Nearly 30 years after starting in the world of business to business communications, I have never felt such excitement or opportunity for the future of the industry.
We are at a fascinating nexus of fast developing technology and data management, changing business and consumer behaviours, a rapidly evolving media landscape and the continued redefinition of the relationships between publics and the traditional structures of trust – whether government, the media or major institutions.
The impact of Generation Y with its very different set of aspirations and attitudes is continuing to shake up the traditional order as its vanguard reaches the upper echelons of organisations.
And at the very heart of that changing communications landscape, I believe, is the need for organisations to engage in genuine two-way conversations on both a niche and a mass scale – which as PR professionals is at the core of what we do.
Still stuck in broadcast mode?
While there is nothing necessarily radical in that idea, as a profession I wonder are we really as ready as we ought to be to take on that challenge?
In spite of this zeitgeist for change, are we still too often stuck in broadcast mode, less aware of our role as corporate listeners (and watchers), critical components in creating an engaged conversation whether one to one or mass personal?
As the author Ernest Hemingway once said, "When people talk, listen completely. Most people never listen."
I think it has never been more important that as communicators in this rapidly evolving landscape we heed Hemingway’s advice and balance the urge to talk with the need to actively listen and understand.
Why is it so important to ‘listen’ now?
There is a manifest shift in stakeholder expectations. Day in day out, we see organisations struggling to come to terms with the new demands for dialogue. And the demands are coming from all directions.
For example, I have been fascinated by the impact of ‘activist investors’ and the intense debate they have fuelled across the boardrooms, media and politics of the US in recent months, culminating in Nelson Peltz’s asset management business Trian Partners announcing one of activism’s biggest investments ever, a $2.5 billion stake in General Electric.
In a very thoughtful piece for the Harvard Business Review
, Dan Romito from Nasdaq Advisory Services looked at how management teams could prepare. He boiled it down to "first objectively assessing the company’s vulnerabilities and how they might attract an activist’s attention. Second, leaders should learn about the activist’s mindset, track record, and methodology." Listen and think.
Jeremy Corbyn the newly elected leader of the Labour Party in the UK is fascinating. He has opened up a whole plethora of debates about the value of listening. The desire to have policy generated from the bottom up, to use social media to engage in direct debate (ignoring the rabid right wing UK media as he sees them).
As he said in his first speech
as leader at Party Conference, staying ‘on message’ with no internal disagreements was no longer a good thing, "The media commentariat simply don’t understand it. They report disagreements as splits, agreement as compromise, concessions as capitulation. No sorry, commentariat, this is grown-up real politics where real people debate real issues." Who knows where the Corbyn experiment will end up (most commentators believe some form of metaphorical car crash). But let’s not forget, in a matter of months he has encouraged around 160,000 people to join the Labour Party.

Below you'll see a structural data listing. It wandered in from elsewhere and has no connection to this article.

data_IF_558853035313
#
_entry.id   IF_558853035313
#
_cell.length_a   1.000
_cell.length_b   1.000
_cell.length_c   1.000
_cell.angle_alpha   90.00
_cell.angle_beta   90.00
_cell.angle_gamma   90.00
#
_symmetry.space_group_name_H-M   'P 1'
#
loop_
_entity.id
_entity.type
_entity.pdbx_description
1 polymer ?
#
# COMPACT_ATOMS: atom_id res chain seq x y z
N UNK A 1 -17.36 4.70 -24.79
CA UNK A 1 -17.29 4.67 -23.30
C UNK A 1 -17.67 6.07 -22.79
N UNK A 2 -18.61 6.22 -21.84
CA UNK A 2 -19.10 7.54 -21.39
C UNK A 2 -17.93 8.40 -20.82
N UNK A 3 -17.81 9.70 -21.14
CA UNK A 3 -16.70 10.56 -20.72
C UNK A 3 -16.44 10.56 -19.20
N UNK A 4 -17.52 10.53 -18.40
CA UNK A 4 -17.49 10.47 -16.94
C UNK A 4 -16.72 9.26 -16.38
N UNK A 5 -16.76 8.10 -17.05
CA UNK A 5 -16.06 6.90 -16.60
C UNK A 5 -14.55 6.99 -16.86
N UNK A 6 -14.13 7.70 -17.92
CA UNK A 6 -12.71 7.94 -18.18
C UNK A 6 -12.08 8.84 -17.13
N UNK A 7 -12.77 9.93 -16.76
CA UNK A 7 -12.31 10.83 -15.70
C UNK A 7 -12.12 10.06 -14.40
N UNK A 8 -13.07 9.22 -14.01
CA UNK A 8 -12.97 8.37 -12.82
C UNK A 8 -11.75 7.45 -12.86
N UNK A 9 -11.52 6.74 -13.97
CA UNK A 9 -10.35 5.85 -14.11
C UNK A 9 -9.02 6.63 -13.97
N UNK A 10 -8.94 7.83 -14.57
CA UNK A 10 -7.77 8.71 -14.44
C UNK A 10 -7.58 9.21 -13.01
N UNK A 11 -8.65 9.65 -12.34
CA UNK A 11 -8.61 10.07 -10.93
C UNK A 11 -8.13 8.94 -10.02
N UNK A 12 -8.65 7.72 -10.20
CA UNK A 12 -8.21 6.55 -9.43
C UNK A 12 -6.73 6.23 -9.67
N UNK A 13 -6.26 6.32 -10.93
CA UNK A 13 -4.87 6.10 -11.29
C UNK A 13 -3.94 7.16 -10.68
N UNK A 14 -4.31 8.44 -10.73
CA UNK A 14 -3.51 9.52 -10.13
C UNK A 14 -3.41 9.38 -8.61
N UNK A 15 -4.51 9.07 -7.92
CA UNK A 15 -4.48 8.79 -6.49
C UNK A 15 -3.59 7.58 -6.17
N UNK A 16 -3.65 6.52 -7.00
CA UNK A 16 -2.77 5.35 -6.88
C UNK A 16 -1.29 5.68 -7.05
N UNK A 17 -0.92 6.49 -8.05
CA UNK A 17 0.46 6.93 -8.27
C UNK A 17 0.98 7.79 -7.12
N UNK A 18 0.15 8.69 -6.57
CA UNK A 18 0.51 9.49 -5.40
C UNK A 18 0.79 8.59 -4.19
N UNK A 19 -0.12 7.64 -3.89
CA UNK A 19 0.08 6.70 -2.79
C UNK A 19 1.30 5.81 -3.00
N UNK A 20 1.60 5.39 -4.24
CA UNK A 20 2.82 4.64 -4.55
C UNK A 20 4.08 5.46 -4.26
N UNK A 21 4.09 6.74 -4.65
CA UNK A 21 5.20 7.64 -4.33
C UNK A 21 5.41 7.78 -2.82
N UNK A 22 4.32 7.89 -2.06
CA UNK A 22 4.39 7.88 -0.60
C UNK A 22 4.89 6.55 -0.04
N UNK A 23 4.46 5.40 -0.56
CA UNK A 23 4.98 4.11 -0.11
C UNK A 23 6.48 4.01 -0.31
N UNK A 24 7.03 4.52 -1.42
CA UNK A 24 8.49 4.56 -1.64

However, it is not just changes in stakeholder attitudes that demand organisations listen harder and more effectively. Technology is spurring us on to greater levels of potential interaction.
Lessons of LEGO
I love LEGO. And I love LEGO even more having seen how they use online communities to listen and learn from their key stakeholders, to develop new products and ideas. You could write a whole book on how LEGO listens. But the thing I just think is genius is Lego Ideas.
Tested in Japan in 2008 and then launch launched worldwide in 2011, fans vote on new-kit ideas submitted by amateur designers. Rather than fighting with fans who wanted to get more involved, LEGO has embraced them, listened to them and helped them create kits including Back to the Future’s DeLorean, Ghostbusters’ Ecotomobile, a model lab staffed by female scientists and the Big Bang Theory apartment.
I am genuinely excited that clients in the resolutely corporate space are now beginning to consider similar communication and innovation platforms as a means of conversation with real intent. We are working with teams on the frontline of a rapidly changing financial services market to use listening platforms to get their continual input into a major change programme.
Finally, in the area of crisis management, a discipline in which I specialise, the ability to listen hard and respond coherently under the most pressing of circumstances is vital. It’s not just when the crisis happens. We are seeing more and more far sighted clients in both fast moving and more traditional sectors, introducing a listening component to their risk assessment programmes.
In particular, we are seeing a significant growth in the Boardroom use of ‘heat maps’ that use listening and analysis to continually update the likelihood of risks materialising and their likely effect on the organisation.
So as the ancient Greeks said...
From everything that we hear and see with our clients at Madano, it is clear to us that organisations of all shapes and sizes need to keep all of their corporate listening channels actively open. I urge communicators to listen to the sage advice of the Greek philosopher Epictetus, when over 2000 years ago he said,
"We have two ears and one mouth so that we can listen twice as much as we speak."
It is inspired advice.